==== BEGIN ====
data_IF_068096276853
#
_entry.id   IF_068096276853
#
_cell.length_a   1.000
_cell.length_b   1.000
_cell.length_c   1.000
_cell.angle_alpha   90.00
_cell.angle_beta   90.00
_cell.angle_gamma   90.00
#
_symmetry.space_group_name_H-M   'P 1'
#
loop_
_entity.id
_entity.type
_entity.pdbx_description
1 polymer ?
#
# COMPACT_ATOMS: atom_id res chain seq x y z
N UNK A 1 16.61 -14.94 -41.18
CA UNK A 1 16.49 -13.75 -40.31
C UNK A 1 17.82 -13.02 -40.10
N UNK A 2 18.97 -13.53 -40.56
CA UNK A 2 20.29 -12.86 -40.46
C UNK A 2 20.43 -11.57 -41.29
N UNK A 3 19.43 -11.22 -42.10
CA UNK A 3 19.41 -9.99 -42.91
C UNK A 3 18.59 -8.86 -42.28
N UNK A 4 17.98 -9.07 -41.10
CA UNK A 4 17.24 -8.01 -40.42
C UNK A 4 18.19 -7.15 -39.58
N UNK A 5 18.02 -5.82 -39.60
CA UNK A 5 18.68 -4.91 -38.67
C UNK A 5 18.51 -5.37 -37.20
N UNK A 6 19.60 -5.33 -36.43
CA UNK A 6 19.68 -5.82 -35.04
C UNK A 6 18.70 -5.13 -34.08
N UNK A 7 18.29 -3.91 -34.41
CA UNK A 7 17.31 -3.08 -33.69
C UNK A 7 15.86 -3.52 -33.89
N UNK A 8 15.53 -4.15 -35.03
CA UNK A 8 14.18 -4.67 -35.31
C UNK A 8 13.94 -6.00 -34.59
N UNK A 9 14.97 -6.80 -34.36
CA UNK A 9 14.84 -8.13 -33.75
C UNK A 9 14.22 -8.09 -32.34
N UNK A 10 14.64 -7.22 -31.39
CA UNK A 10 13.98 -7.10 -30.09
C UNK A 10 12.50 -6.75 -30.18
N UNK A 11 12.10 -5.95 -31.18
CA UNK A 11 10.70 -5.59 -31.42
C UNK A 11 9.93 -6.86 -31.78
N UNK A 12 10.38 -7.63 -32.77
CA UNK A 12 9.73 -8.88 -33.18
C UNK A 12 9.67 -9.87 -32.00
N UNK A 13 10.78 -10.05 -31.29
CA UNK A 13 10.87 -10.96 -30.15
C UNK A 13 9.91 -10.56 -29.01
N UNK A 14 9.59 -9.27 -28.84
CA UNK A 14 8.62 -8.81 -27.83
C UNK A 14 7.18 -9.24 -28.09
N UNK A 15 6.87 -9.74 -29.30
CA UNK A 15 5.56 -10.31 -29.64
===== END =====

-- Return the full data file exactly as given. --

data_IF_068096276853
#
_entry.id   IF_068096276853
#
_cell.length_a   1.000
_cell.length_b   1.000
_cell.length_c   1.000
_cell.angle_alpha   90.00
_cell.angle_beta   90.00
_cell.angle_gamma   90.00
#
_symmetry.space_group_name_H-M   'P 1'
#
loop_
_entity.id
_entity.type
_entity.pdbx_description
1 polymer ?
#
# COMPACT_ATOMS: atom_id res chain seq x y z
N UNK A 1 16.61 -14.94 -41.18
CA UNK A 1 16.49 -13.75 -40.31
C UNK A 1 17.82 -13.02 -40.10
N UNK A 2 18.97 -13.53 -40.56
CA UNK A 2 20.29 -12.86 -40.46
C UNK A 2 20.43 -11.57 -41.29
N UNK A 3 19.43 -11.22 -42.10
CA UNK A 3 19.41 -9.99 -42.91
C UNK A 3 18.59 -8.86 -42.28
N UNK A 4 17.98 -9.07 -41.10
CA UNK A 4 17.24 -8.01 -40.42
C UNK A 4 18.19 -7.15 -39.58
N UNK A 5 18.02 -5.82 -39.60
CA UNK A 5 18.68 -4.91 -38.67
C UNK A 5 18.51 -5.37 -37.20
N UNK A 6 19.60 -5.33 -36.43
CA UNK A 6 19.68 -5.82 -35.04
C UNK A 6 18.70 -5.13 -34.08
N UNK A 7 18.29 -3.91 -34.41
CA UNK A 7 17.31 -3.08 -33.69
C UNK A 7 15.86 -3.52 -33.89
N UNK A 8 15.53 -4.15 -35.03
CA UNK A 8 14.18 -4.67 -35.31
C UNK A 8 13.94 -6.00 -34.59
N UNK A 9 14.97 -6.80 -34.36
CA UNK A 9 14.84 -8.13 -33.75
C UNK A 9 14.22 -8.09 -32.34
N UNK A 10 14.64 -7.22 -31.39
CA UNK A 10 13.98 -7.10 -30.09
C UNK A 10 12.50 -6.75 -30.18
N UNK A 11 12.10 -5.95 -31.18
CA UNK A 11 10.70 -5.59 -31.42
C UNK A 11 9.93 -6.86 -31.78
N UNK A 12 10.38 -7.63 -32.77
CA UNK A 12 9.73 -8.88 -33.18
C UNK A 12 9.67 -9.87 -32.00
N UNK A 13 10.78 -10.05 -31.29
CA UNK A 13 10.87 -10.96 -30.15
C UNK A 13 9.91 -10.56 -29.01
N UNK A 14 9.59 -9.27 -28.84
CA UNK A 14 8.62 -8.81 -27.83
C UNK A 14 7.18 -9.24 -28.09
N UNK A 15 6.87 -9.74 -29.30
CA UNK A 15 5.56 -10.31 -29.64